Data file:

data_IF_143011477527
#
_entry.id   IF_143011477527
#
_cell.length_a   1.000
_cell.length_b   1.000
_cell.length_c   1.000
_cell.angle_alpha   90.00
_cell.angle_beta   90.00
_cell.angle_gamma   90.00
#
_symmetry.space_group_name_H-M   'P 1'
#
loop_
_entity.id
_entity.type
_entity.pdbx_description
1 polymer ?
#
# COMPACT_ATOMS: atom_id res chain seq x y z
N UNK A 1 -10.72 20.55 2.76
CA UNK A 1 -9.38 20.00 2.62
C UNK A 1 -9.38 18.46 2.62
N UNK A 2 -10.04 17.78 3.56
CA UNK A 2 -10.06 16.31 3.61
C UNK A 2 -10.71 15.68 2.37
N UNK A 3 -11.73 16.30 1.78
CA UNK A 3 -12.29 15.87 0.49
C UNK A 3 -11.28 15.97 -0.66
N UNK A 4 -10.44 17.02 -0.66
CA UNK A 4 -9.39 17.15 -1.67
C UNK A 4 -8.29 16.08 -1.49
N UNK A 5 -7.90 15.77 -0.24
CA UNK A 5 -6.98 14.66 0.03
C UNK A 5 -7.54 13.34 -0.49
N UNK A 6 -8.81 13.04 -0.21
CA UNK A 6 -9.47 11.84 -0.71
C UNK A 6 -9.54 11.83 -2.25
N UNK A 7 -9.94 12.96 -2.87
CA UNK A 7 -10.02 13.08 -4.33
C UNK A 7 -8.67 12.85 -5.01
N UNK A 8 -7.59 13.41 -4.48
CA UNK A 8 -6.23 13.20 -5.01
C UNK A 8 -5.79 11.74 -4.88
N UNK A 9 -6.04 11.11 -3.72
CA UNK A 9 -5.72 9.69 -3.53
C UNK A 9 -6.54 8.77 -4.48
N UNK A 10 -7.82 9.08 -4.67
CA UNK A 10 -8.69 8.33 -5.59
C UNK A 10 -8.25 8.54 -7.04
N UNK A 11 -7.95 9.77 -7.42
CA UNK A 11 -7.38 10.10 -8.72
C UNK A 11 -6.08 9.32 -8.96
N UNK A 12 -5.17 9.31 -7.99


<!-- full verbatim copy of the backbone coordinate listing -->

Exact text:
data_IF_143011477527
#
_entry.id   IF_143011477527
#
_cell.length_a   1.000
_cell.length_b   1.000
_cell.length_c   1.000
_cell.angle_alpha   90.00
_cell.angle_beta   90.00
_cell.angle_gamma   90.00
#
_symmetry.space_group_name_H-M   'P 1'
#
loop_
_entity.id
_entity.type
_entity.pdbx_description
1 polymer ?
#
# COMPACT_ATOMS: atom_id res chain seq x y z
N UNK A 1 -10.72 20.55 2.76
CA UNK A 1 -9.38 20.00 2.62
C UNK A 1 -9.38 18.46 2.62
N UNK A 2 -10.04 17.78 3.56
CA UNK A 2 -10.06 16.31 3.61
C UNK A 2 -10.71 15.68 2.37
N UNK A 3 -11.73 16.30 1.78
CA UNK A 3 -12.29 15.87 0.49
C UNK A 3 -11.28 15.97 -0.66
N UNK A 4 -10.44 17.02 -0.66
CA UNK A 4 -9.39 17.15 -1.67
C UNK A 4 -8.29 16.08 -1.49
N UNK A 5 -7.90 15.77 -0.24
CA UNK A 5 -6.98 14.66 0.03
C UNK A 5 -7.54 13.34 -0.49
N UNK A 6 -8.81 13.04 -0.21
CA UNK A 6 -9.47 11.84 -0.71
C UNK A 6 -9.54 11.83 -2.25
N UNK A 7 -9.94 12.96 -2.87
CA UNK A 7 -10.02 13.08 -4.33
C UNK A 7 -8.67 12.85 -5.01
N UNK A 8 -7.59 13.41 -4.48
CA UNK A 8 -6.23 13.20 -5.01
C UNK A 8 -5.79 11.74 -4.88
N UNK A 9 -6.04 11.11 -3.72
CA UNK A 9 -5.72 9.69 -3.53
C UNK A 9 -6.54 8.77 -4.48
N UNK A 10 -7.82 9.08 -4.67
CA UNK A 10 -8.69 8.33 -5.59
C UNK A 10 -8.25 8.54 -7.04
N UNK A 11 -7.95 9.77 -7.42
CA UNK A 11 -7.38 10.10 -8.72
C UNK A 11 -6.08 9.32 -8.96
N UNK A 12 -5.17 9.31 -7.99